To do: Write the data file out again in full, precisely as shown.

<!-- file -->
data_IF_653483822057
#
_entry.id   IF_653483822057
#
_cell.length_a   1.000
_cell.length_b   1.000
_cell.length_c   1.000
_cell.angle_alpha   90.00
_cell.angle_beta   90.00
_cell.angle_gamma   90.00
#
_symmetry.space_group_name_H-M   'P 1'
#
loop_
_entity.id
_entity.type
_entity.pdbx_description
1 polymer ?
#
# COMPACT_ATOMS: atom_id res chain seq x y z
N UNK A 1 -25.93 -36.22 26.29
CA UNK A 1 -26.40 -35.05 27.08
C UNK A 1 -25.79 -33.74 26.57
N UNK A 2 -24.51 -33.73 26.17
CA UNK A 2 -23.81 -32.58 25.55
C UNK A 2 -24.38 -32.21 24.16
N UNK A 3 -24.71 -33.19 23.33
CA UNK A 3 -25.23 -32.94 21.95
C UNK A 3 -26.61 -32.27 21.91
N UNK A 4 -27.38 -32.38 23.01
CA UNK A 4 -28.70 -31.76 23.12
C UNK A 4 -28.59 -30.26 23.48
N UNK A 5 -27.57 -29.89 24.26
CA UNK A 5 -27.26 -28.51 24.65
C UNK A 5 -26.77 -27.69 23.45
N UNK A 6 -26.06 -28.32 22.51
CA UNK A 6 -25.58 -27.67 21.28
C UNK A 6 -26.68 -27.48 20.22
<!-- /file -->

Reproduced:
data_IF_653483822057
#
_entry.id   IF_653483822057
#
_cell.length_a   1.000
_cell.length_b   1.000
_cell.length_c   1.000
_cell.angle_alpha   90.00
_cell.angle_beta   90.00
_cell.angle_gamma   90.00
#
_symmetry.space_group_name_H-M   'P 1'
#
loop_
_entity.id
_entity.type
_entity.pdbx_description
1 polymer ?
#
# COMPACT_ATOMS: atom_id res chain seq x y z
N UNK A 1 -25.93 -36.22 26.29
CA UNK A 1 -26.40 -35.05 27.08
C UNK A 1 -25.79 -33.74 26.57
N UNK A 2 -24.51 -33.73 26.17
CA UNK A 2 -23.81 -32.58 25.55
C UNK A 2 -24.38 -32.21 24.16
N UNK A 3 -24.71 -33.19 23.33
CA UNK A 3 -25.23 -32.94 21.95
C UNK A 3 -26.61 -32.27 21.91
N UNK A 4 -27.38 -32.38 23.01
CA UNK A 4 -28.70 -31.76 23.12
C UNK A 4 -28.59 -30.26 23.48
N UNK A 5 -27.57 -29.89 24.26
CA UNK A 5 -27.26 -28.51 24.65
C UNK A 5 -26.77 -27.69 23.45
N UNK A 6 -26.06 -28.32 22.51
CA UNK A 6 -25.58 -27.67 21.28
C UNK A 6 -26.68 -27.48 20.22